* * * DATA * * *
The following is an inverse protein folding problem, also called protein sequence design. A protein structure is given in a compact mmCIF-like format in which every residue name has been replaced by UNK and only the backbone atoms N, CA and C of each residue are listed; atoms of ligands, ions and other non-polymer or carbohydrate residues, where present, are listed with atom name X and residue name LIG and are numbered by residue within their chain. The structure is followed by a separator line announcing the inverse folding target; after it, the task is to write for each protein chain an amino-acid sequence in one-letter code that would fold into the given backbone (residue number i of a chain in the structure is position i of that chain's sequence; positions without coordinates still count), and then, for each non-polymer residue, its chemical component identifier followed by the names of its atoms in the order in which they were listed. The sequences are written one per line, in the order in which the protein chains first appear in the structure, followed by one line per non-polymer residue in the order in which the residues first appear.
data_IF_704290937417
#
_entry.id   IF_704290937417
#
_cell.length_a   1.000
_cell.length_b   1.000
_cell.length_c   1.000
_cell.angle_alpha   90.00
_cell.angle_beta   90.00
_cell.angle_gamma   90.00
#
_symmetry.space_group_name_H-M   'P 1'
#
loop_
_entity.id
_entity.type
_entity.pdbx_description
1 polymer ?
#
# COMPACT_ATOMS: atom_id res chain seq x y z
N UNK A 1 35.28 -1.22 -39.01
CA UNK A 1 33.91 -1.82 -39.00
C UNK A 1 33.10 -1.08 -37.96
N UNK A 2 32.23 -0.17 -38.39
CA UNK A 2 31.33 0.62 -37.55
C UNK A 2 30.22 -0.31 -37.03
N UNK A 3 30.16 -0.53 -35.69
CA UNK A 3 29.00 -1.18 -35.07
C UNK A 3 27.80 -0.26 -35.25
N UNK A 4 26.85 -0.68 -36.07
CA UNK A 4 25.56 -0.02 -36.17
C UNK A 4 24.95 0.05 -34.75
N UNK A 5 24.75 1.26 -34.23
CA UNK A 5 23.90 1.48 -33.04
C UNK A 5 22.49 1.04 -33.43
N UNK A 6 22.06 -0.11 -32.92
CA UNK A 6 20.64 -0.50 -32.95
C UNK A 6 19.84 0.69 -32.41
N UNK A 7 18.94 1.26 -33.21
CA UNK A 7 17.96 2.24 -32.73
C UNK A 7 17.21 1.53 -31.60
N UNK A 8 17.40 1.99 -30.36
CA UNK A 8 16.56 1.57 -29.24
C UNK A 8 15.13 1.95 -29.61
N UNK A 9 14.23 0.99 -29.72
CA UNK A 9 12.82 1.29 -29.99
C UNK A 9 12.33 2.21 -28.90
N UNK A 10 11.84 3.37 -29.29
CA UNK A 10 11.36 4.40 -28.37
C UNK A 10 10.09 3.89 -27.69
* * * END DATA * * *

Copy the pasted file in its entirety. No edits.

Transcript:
The following is an inverse protein folding problem, also called protein sequence design. A protein structure is given in a compact mmCIF-like format in which every residue name has been replaced by UNK and only the backbone atoms N, CA and C of each residue are listed; atoms of ligands, ions and other non-polymer or carbohydrate residues, where present, are listed with atom name X and residue name LIG and are numbered by residue within their chain. The structure is followed by a separator line announcing the inverse folding target; after it, the task is to write for each protein chain an amino-acid sequence in one-letter code that would fold into the given backbone (residue number i of a chain in the structure is position i of that chain's sequence; positions without coordinates still count), and then, for each non-polymer residue, its chemical component identifier followed by the names of its atoms in the order in which they were listed. The sequences are written one per line, in the order in which the protein chains first appear in the structure, followed by one line per non-polymer residue in the order in which the residues first appear.
data_IF_704290937417
#
_entry.id   IF_704290937417
#
_cell.length_a   1.000
_cell.length_b   1.000
_cell.length_c   1.000
_cell.angle_alpha   90.00
_cell.angle_beta   90.00
_cell.angle_gamma   90.00
#
_symmetry.space_group_name_H-M   'P 1'
#
loop_
_entity.id
_entity.type
_entity.pdbx_description
1 polymer ?
#
# COMPACT_ATOMS: atom_id res chain seq x y z
N UNK A 1 35.28 -1.22 -39.01
CA UNK A 1 33.91 -1.82 -39.00
C UNK A 1 33.10 -1.08 -37.96
N UNK A 2 32.23 -0.17 -38.39
CA UNK A 2 31.33 0.62 -37.55
C UNK A 2 30.22 -0.31 -37.03
N UNK A 3 30.16 -0.53 -35.69
CA UNK A 3 29.00 -1.18 -35.07
C UNK A 3 27.80 -0.26 -35.25
N UNK A 4 26.85 -0.68 -36.07
CA UNK A 4 25.56 -0.02 -36.17
C UNK A 4 24.95 0.05 -34.75
N UNK A 5 24.75 1.26 -34.23
CA UNK A 5 23.90 1.48 -33.04
C UNK A 5 22.49 1.04 -33.43
N UNK A 6 22.06 -0.11 -32.92
CA UNK A 6 20.64 -0.50 -32.95
C UNK A 6 19.84 0.69 -32.41
N UNK A 7 18.94 1.26 -33.21
CA UNK A 7 17.96 2.24 -32.73
C UNK A 7 17.21 1.53 -31.60
N UNK A 8 17.40 1.99 -30.36
CA UNK A 8 16.56 1.57 -29.24
C UNK A 8 15.13 1.95 -29.61
N UNK A 9 14.23 0.99 -29.72
CA UNK A 9 12.82 1.29 -29.99
C UNK A 9 12.33 2.21 -28.90
N UNK A 10 11.84 3.37 -29.29
CA UNK A 10 11.36 4.40 -28.37
C UNK A 10 10.09 3.89 -27.69